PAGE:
Behind the church is a medieval fishpond, perfectly placed to reflect the sunset. The immediate landscape surrounding the pond is filled with bumpy earthworks. The ground, and the water, has produced a number of shards of pottery dating from the 12th – 14th centuries. It is believed that the area was the site of the older village, but, after the strike of the Black Death in 1350, it was abandoned and moved deeper into the valley. Opposite the church is Prospect Farm, built in the 17th century it would have always looked out over the ruins of the old village. On the road opposite the farm is a stone horse trough embedded into the wall and framed by a Romanesque-style arch. The date of the trough is uncertain, but was clearly related to the spring and possibly even the original settlement.
Leave the church and turn right on Church Hill, passing your vehicle as you climb. As a farm track turns to the right, remains of the old village pound sits on the corner. It is a little stone enclosure which would have contained any loose animal, released upon a fee. Pass the lane to Worthy Farm and take the gate on the left in the hedge to enter an open field. Turn left and keep tight to the boundary as it bends around to the right, following the route of the White Hart Link.
The White Hart Link is a long-distance (50 mile) path linking the five towns of North Dorset: Gillingham, Stalbridge, Sturminster Newton, Blandford and Shaftesbury. The name comes from the old name of the Blackmore Vale – The Vale of the White Hart, due to the mysterious and ethereal legend of the Kings Stag.
Weave between the fields, along a channelled path to exit out onto Barton Hill at the old entrance to Worthy Farm (the route still lined by an avenue of trees). Turn left and walk down the narrow lane for about 300 metres to a crossroads. Turn right onto the dead end road of Breach Lane and follow it to the entrance of Glenfield (rebuilt after a fire in 2011).
Veer off to the right at the gate and curve to the left, once again channelled by the path. Follow it around the buildings and into the woods to run parallel with the old drive to Glenfield. Pass a little stream on the right along with a few little dens to meet a gate leading out onto the road.
Turn left and ignore the instructions of the OS map. Stay on the lane for about 100 metres passing the drive to the smallholding and looking out for a gate deep in the hedge at the first oak tree. Follow the path along the edge of the small holding and through a kissing gate. Head straight up the hill passing an old oak tree with a plaque dedicated to four good dogs. As you climb, the views behind look back over the county border into Somerset and towards the small town of Warminster.
Walk over the brow to cut straight through the field aiming a kissing gate at the bottom onto Back Lane. Turn right on the road, passing the modern houses that sit at the back of the village and Pill Meadow on the left. Turn left just before Broad Close to walk behind the rear of the properties and along the edge of an open field. Behind is the large, whitewashed Old Rectory, dating from around 1830.
Turn left to walk through the park and onto Jubilee Way, freshly planted with cherry and rowan trees to mark the Queens Platinum Jubilee; 70 in total, scattered throughout the parish. Bend around to the right to join the road at the junction of West Street and Church Street.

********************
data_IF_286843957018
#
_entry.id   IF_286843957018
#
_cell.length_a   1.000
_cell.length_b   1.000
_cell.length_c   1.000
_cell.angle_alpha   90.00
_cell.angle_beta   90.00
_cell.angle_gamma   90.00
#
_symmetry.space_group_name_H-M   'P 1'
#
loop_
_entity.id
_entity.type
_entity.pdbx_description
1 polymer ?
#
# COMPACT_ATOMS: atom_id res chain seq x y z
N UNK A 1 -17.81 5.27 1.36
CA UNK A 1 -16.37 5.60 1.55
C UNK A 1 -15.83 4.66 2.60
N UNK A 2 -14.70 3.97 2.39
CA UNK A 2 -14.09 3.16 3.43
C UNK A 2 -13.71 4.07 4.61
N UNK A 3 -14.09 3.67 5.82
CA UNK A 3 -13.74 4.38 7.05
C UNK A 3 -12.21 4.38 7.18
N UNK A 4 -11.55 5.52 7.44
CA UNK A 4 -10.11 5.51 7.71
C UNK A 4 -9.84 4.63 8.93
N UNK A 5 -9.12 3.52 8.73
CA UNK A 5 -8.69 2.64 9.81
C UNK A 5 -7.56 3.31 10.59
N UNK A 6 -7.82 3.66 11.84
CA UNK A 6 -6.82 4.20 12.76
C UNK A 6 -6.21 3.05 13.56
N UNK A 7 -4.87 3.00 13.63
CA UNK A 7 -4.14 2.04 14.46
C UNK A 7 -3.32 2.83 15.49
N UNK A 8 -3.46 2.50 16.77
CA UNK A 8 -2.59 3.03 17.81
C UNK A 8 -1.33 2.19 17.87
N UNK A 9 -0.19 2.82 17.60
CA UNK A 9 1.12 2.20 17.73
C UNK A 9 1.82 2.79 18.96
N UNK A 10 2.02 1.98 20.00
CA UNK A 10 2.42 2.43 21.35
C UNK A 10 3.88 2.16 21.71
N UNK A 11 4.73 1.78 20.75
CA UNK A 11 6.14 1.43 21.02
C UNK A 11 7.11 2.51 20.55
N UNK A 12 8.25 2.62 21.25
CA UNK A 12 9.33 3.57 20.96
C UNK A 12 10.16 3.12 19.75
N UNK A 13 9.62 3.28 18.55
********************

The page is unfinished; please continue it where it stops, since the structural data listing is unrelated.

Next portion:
Further up Church Street on the left is Brick Cottage, home to the carpentering family of the Hallett’s for over 100 years and complete with its large upstairs window. It was one of the first houses to be built in the village using Bye Farm’s bricks, hence its name. A later owner was a train enthusiast, so keen that he built his own model railway in the garden. In the front of the property still stand legs to a viaduct, now used as plant supports! Closer to the centre of the village is the war memorial which stands opposite the old school and school house. The school, which still has its own little bell, was opened in 1854 but the last pupils were sent to Gillingham in 1968.
Turn right onto West Street and when it bends to the right, turn left onto a small footpath leading on to Juan’s Lane. The origin of the name to this little path is unknown, however earlier maps record it as Jones’ Lane which may suggest it is not as much of an exotic origin as first thought.
As you curve with the path you skim the rear grounds of Dairy House Farm on the left. In the 1940’s Dairy House Farm was purchased by William John Highnam (known as Jack). Alongside his farm production, Jack acted as Air Raid Warden in the village, but once the war was over he began selling his creams on the main road which has since become the A303. This business move became a handy marketing ploy, gaining contracts with a number of hotels and restaurants. In 1948, having learnt from a number of costly errors, the family moved to the Old Rectory, rebranding their products as Blackmore Vale Dairies. They went on to win a number of awards and continued to move with the market, developing products to benefit the industry as well as the consumer. Today, in its third generation, it is still a thriving business but have they have since moved to larger, more efficient premises in Shaftesbury.
Pass Pleck Cottage, bordered by a little stone wall full of bottles, and Gillyflower to join the paved road straight to Chapel Hill. Once at the junction, on the right, the road leads to the small chapel the lane is named after. The chapel, built in 1851 by mason Thomas Tanner for those working the brick kilns, still stands but is a private home. The chapel once contained an organ that was also made by the Halletts.
With the old Blacksmiths on the corner to the right, known as Horseshoe Cottage, turn left to begin the final climb of the walk. After about 300 metres, curve with the dog leg in the lane at Broad Orchard, where the views over the Blackmore Vale begin to open up to the south. Opposite Broad Orchard is the old garden wall of a cottage that was demolished in the 1930’s, complete with stone gateway and steps now leading to nowhere.
Continue up the road for a further 100 meters to take the kissing gate on the left opposite Hilltop Cottage. Keep the boundary on the left along the bottom edge of the first field to a double kissing gate in the thick boundary. Walk straight ahead, passing the 17th century Kington Manor Farm on the left. Curve around the final barn to a gate in the far corner and onto the road. Turn left to arrive back at the layby and your vehicle.
The 70 Platinum Jubilee Trees
In 2022 the village embarked on a project to plant 70 trees throughout the parish to celebrate the Queens 70 year reign. A range of species including cherry, rowan, hazel and apple can be seen growing all along the walk. A full map of the trees coming soon!